For many patients, the distinctive thing about an endoscopy is the one-eyed tube it sends worming into their torso through their mouth or anus. Laxatives might be required to clear bowels beforehand, but the fibre-optic spelunker that goes in tends to cause more anxiety than whatever airborne particles it might push or suck out – particularly as they are usually too small and light to be detected, passing easily around and through surgical masks, and sitting in the air long after the patient responsible for them has left.

Those tiny particles became hugely significant in 2020. As the first wave of the Covid-19 pandemic swept across the planet, the spray-releasing procedures that allow doctors to see what’s happening inside their patients had to be curtailed to limit the spread of the virus. Oncology is yet to recover.

“Invasive diagnostics are what we call aerosolgenerating procedures, and can create a spray in the room that carries Covid,” explains Dr Naureen Starling, consultant medical oncologist at The Royal Marsden NHS Trust in London and a clinical senior lecturer at the Institute for Cancer Research. “That aerosol can infect the staff, infect the room and, therefore, infect other patients going through that room. Suddenly our diagnostics were switched off, and we had patients highly likely to have cancer who had no way of progressing to the next step of starting treatment.”

By the end of March, UK endoscopic activity had collapsed to 5% of pre-pandemic levels, only crawling back up to 20% by the end of May. Over that period, endoscopic cancer detection fell by 58% overall, and by 72% for colorectal cancer. The backlog of procedures has been climbing ever since, reaching an estimated 476,000 in January 2021, according to figures in a Lancet Gastroenterology and Hepatology paper. The meaning of those numbers will become palpable in many families over the years to come. A recent modelling study in Annals of Oncology indicated that a surgical delay of three months across all solid tumours in the UK would lead to 4,755 excess deaths, escalating to 10,760 after six months. The earlier a cancer is caught, the easier it is to stop. Those that aren’t stopped kill.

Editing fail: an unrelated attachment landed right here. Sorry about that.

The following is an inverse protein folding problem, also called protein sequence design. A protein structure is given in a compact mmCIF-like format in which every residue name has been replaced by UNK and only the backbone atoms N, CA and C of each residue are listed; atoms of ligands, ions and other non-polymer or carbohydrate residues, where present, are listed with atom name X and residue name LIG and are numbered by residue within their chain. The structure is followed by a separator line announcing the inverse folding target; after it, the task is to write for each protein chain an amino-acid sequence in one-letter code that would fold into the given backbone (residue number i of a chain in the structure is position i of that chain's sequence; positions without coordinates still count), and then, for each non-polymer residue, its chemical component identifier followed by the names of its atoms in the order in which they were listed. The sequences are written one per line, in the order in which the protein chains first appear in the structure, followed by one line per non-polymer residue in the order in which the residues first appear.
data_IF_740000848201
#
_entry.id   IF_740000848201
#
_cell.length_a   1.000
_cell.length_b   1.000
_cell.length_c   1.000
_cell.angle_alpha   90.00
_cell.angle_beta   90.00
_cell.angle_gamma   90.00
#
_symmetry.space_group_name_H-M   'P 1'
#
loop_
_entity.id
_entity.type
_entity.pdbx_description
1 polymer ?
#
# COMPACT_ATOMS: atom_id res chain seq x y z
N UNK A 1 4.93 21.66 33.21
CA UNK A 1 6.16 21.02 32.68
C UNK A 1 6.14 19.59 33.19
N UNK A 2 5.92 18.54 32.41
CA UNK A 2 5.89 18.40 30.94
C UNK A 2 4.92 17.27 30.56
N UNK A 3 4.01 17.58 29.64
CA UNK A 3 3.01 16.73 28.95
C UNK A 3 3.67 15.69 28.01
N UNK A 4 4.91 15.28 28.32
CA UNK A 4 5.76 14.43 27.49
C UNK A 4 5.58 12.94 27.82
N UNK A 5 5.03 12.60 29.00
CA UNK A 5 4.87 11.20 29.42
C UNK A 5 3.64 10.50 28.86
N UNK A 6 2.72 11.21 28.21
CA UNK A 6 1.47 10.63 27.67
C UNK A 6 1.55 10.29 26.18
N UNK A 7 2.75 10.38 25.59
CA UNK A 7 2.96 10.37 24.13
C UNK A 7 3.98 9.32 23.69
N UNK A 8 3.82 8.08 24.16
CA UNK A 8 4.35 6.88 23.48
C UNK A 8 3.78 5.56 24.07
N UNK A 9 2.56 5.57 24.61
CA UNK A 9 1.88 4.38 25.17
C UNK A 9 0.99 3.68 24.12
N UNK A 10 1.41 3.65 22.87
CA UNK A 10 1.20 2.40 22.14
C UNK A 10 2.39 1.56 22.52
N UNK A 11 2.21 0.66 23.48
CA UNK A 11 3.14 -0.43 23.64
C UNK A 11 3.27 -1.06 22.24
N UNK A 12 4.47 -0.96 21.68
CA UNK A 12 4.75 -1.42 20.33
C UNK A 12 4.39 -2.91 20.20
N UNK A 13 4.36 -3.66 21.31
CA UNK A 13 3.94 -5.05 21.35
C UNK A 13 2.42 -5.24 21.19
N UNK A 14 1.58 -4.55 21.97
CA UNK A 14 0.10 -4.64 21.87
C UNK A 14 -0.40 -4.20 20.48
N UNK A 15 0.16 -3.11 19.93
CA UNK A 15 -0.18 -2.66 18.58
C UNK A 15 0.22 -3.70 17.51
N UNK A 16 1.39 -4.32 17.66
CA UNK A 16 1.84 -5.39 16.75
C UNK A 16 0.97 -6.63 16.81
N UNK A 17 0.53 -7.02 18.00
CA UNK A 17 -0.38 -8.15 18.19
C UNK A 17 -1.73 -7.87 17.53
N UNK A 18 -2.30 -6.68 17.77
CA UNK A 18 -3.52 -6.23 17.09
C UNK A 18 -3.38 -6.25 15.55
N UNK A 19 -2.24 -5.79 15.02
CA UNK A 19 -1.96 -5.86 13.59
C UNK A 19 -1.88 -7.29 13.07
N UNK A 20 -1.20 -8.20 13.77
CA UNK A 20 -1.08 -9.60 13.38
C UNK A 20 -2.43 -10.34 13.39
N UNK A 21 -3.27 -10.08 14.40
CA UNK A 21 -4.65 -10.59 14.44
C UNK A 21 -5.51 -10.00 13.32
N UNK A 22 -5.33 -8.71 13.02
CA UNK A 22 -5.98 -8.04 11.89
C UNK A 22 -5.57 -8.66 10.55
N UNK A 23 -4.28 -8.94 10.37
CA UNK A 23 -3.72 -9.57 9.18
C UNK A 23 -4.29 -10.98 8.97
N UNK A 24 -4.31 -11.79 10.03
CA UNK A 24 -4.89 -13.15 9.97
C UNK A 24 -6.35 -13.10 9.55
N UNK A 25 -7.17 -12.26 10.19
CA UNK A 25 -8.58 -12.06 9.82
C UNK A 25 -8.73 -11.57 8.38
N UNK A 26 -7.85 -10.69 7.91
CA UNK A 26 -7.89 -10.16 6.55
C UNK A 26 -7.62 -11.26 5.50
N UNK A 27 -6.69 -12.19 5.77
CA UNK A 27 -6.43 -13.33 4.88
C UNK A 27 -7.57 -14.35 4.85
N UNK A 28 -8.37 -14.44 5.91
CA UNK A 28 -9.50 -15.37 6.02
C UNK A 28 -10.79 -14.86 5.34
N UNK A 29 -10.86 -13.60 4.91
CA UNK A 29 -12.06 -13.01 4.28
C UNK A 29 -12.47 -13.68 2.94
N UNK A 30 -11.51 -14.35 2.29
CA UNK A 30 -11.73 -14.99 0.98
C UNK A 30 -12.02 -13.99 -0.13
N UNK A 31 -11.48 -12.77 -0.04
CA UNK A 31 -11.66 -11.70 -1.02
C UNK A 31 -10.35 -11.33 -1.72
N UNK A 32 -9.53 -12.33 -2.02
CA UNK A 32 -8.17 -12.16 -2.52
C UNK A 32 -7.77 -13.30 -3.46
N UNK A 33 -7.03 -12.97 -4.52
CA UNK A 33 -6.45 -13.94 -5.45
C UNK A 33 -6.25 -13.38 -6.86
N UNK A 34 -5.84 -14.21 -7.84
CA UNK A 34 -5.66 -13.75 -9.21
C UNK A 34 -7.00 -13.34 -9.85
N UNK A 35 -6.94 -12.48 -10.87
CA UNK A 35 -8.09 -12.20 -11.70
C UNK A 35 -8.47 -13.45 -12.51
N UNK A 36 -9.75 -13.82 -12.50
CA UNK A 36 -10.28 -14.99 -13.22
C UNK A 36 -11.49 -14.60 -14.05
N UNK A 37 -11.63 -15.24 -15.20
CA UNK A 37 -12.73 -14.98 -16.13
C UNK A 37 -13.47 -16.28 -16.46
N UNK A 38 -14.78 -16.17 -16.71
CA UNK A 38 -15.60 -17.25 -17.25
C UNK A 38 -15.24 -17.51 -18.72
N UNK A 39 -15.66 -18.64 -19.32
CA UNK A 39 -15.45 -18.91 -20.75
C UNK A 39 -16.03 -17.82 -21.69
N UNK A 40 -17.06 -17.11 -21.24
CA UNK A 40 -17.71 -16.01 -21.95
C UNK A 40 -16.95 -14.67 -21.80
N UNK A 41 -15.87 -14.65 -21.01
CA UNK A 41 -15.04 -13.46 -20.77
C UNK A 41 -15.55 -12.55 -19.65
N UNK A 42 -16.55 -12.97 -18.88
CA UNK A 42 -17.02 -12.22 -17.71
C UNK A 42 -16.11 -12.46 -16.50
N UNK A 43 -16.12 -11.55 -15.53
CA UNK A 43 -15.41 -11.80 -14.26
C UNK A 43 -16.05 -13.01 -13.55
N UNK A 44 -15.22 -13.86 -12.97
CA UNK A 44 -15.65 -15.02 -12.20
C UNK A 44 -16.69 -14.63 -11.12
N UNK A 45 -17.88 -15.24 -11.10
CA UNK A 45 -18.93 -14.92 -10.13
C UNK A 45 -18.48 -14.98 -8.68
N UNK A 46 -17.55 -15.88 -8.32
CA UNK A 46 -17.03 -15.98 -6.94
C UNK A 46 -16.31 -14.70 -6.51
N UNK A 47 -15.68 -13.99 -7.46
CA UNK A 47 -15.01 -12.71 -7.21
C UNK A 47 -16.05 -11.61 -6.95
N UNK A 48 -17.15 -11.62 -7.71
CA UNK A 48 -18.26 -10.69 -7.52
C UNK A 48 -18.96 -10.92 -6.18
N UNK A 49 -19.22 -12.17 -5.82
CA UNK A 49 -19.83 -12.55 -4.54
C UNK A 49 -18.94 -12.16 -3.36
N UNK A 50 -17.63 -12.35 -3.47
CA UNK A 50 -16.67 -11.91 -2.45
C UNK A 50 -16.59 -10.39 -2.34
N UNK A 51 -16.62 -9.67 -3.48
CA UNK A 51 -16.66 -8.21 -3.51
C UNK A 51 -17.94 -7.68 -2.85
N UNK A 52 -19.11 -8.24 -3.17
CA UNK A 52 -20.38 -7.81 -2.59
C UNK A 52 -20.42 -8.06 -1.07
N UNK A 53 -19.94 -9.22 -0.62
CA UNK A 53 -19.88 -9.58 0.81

With that in mind, the Royal Marsden Trust looked at its options. Together with its academic partner, the Institute of Cancer Research, it has established itself as a leading centre for research into the use of noninvasive fluid samples, or liquid biopsies, for monitoring cancers through the circulating tumour cells (CTCs) and scraps of cell-free circulating tumour DNA (ctDNA) they leak into the bloodstream. Staff have even developed a number of their own clinicallyvalidated liquid biopsy assays for everything from monitoring how breast cancers respond to treatment to investigating what ctDNA can tell us about the likelihood that bowel cancer might return after surgery.

“We put our heads together and said, ‘What can we do to support the cancer effort in this exceptional situation, where our diagnostics are switched off?’” recalls Starling. In record time, they devised and launched the PREVAIL-ctDNA study to explore the possibility of replacing invasive tissue biopsies for patients presenting with symptoms of pancreatic, lung, bladder, colorectal and gastrointestinal cancers. Preliminary results are encouraging, and Starling, a gut cancer specialist as well as the coordinating investigator for the protocol, is particularly excited by the potential she sees for liquid biopsies to shorten diagnostic pathways for conditions like pancreatic and bile duct cancer, which are hard to detect with endoscopes and other existing diagnostic tools. “One in four patients has a difficult, protracted diagnostic pathway, with even invasive diagnostics not quite clinching the diagnosis and having to be repeated, and seeing various specialists on and off,” she explains. “That can take a few months – but we’ve made a diagnosis with liquid biopsies much sooner for a number of patients.”